Although our invention has been described in terms of specific apparatus which is described in considerable detail, it should be understood that this is by way of illustration only and that the invention is not limited thereto. Alternative embodiments and operating techniques will become apparent to those skilled in the art in view of our disclosure Accordingly, modifications in the method and means of our invention are contemplated without departing from the spirit of the described invention or from the scope of the appended claims.
What we claim is:
l. The method of obtaining an indication of the vapor pressure of a liquid which comprises the steps of flowing at a substantially uniform temperature said liquid countercurrent to a stream of air thereby saturating the air stream with vapor from the liquid, and determining the thermal conductivity of said saturated air at said temperature as an indication of the vapor pressure of the liquid under test.
2. The method for determining the vapor pressure of a hydrocarbon mixture wherein the low boiling constituents are of a narrow boiling range which comprises the steps of flowing a liquid mixture countercurrent to an upfiowing stream of air in a contacting zone, maintaining the tempera-' ture of such countercurrent contacting at a level below about passing the air through the contacting zone at a rate permitting the saturation of the air with vapors of the liquid under test, and determining the thermal conductivity of the saturated air at the temperature of said contacting zone as an indication of the vapor pressure of the liquid under test.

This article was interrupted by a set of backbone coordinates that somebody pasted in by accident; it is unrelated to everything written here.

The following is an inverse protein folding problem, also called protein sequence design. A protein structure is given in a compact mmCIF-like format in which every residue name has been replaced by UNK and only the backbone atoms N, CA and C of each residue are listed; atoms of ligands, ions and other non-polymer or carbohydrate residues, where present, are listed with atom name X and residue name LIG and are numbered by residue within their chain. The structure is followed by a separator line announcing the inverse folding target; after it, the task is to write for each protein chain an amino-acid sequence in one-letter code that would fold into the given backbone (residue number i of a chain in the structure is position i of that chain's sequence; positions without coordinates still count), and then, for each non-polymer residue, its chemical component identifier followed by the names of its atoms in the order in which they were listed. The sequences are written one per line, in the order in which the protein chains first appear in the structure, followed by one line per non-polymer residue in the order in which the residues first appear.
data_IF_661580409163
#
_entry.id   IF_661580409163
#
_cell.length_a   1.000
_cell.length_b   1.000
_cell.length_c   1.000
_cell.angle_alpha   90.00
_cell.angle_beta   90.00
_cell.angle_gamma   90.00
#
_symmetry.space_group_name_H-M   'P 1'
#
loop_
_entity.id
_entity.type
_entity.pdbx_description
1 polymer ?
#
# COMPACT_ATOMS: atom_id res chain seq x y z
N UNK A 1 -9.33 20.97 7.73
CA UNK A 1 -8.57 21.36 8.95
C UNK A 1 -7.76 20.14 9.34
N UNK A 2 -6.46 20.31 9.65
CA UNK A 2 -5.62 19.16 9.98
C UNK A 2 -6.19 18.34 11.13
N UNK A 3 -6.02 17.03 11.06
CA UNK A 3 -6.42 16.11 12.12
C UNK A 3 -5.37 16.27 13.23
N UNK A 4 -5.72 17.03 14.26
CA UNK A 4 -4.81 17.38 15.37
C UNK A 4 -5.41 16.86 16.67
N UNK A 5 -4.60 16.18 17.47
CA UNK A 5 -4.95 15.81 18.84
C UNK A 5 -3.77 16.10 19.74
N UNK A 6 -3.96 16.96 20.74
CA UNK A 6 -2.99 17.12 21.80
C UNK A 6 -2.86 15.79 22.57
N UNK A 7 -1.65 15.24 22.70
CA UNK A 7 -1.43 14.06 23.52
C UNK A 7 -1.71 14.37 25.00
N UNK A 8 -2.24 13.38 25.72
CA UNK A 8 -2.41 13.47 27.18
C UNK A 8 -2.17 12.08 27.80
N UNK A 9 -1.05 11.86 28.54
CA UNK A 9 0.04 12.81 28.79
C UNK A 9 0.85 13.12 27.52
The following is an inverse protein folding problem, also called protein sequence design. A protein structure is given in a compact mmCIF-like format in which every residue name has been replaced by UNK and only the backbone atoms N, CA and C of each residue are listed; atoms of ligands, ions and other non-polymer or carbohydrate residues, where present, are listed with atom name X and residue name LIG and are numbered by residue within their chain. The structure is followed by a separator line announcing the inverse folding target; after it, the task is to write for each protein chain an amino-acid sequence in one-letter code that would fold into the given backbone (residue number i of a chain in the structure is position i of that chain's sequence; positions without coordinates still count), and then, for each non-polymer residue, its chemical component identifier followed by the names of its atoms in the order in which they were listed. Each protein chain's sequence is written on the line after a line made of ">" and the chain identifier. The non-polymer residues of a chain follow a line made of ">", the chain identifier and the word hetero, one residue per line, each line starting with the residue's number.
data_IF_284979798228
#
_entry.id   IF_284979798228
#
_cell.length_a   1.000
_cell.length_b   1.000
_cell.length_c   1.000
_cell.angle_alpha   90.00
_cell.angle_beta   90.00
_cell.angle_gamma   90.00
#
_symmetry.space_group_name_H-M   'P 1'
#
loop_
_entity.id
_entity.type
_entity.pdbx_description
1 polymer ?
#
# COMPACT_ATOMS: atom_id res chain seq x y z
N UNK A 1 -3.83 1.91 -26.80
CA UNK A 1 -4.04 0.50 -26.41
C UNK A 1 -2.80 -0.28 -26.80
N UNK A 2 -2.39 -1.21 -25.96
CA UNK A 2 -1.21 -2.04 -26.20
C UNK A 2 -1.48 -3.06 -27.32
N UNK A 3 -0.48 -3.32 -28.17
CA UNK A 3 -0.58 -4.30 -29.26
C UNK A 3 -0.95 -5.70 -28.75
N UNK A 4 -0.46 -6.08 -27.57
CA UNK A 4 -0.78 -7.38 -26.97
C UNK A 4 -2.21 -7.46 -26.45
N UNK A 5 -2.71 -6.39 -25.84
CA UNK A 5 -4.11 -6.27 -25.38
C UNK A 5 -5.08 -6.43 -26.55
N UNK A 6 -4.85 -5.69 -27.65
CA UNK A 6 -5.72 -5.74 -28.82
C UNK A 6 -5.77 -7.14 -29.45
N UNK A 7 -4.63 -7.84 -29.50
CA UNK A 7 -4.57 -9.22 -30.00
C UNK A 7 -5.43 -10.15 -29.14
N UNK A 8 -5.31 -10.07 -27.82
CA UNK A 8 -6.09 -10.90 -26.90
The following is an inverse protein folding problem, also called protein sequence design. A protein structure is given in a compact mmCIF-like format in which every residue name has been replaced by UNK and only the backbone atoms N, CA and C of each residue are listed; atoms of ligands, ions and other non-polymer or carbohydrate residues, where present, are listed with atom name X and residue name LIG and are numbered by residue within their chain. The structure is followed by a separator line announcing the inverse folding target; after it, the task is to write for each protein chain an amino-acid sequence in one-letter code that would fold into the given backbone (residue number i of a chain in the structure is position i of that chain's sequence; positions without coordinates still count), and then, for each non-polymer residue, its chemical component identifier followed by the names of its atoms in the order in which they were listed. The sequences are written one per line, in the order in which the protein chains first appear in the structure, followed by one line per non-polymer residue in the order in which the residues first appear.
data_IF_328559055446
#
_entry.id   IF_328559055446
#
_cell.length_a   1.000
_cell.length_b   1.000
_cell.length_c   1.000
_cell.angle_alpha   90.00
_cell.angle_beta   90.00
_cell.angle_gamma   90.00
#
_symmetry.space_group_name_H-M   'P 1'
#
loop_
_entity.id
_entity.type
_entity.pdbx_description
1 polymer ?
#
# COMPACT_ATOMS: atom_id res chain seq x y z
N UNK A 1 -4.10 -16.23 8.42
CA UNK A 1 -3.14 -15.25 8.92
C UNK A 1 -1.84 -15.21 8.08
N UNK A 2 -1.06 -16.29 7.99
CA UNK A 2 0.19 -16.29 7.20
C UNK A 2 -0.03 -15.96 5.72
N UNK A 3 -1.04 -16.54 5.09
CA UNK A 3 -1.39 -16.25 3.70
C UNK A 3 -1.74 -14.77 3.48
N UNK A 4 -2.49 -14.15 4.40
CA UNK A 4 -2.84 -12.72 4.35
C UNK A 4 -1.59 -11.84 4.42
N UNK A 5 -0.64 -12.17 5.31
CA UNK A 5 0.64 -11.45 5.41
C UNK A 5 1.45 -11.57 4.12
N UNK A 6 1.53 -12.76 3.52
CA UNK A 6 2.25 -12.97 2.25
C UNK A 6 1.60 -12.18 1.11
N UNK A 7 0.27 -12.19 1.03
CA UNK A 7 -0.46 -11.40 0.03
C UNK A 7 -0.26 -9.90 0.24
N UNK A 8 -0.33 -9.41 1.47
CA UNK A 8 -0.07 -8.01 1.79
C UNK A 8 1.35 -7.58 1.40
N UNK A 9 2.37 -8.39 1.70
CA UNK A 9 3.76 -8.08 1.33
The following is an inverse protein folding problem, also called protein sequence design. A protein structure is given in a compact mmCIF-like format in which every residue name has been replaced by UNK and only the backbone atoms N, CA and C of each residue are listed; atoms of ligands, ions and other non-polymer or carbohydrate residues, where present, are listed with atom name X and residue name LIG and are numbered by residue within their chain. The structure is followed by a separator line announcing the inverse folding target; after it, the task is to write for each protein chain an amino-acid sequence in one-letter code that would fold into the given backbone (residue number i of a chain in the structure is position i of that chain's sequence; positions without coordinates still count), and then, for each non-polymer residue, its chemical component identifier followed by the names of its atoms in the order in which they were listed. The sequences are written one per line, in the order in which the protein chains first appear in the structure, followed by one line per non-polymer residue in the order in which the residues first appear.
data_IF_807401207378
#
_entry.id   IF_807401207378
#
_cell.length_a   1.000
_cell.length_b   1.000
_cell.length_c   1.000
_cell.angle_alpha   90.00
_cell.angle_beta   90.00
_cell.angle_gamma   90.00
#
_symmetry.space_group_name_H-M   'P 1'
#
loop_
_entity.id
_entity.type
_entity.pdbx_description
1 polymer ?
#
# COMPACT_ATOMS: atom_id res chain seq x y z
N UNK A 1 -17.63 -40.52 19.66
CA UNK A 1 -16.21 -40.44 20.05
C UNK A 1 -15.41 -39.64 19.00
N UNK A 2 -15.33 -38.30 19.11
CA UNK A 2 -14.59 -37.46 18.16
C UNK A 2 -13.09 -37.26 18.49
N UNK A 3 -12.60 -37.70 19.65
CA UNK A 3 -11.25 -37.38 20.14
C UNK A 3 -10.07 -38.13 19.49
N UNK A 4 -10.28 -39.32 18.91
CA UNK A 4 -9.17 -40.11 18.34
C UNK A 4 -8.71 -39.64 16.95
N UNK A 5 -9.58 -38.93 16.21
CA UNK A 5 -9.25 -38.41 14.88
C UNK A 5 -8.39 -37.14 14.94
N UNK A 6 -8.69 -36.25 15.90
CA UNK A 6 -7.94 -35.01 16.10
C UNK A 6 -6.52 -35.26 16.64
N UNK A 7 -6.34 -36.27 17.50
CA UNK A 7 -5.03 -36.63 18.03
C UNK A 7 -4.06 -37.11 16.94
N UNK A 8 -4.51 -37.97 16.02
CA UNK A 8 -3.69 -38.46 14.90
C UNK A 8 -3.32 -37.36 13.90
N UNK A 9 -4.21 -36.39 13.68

3. The method of obtaining an indication of the vapor pressure of gasoline which comprises the steps of flowing liquid gasoline downwardly through a first contacting zone maintained at a substantially uniform temperature, flowing preheated air upwardly through said contacting zone, withdrawing an air stream saturated with vapor of the liquid under test from said contacting zone, and measuring the thermal conductivity of the saturated air stream at the temperature of said contacting zone as an indication of the vapor pressure of the liquid gasoline under test.
4. The method of obtaining an indication of the vapor pressure of a crude oil including a minor proportion of mixed low-boiling hydrocarbons which comprises the steps of heating said crude oil in the liquid state to a pie-selected temperature, introducing the preheated liquid into a countercurrent contacting zone, introducing preheated air into said countercurrent contacting zone, and flowing said air countercurrent to said liquid therein, withdrawing a stream of air saturated with gasoline vapors, and measuring the thermal conductivity of the saturated air at the temperature of the contacting step as an indication of the vapor pressure of the crude oil under test.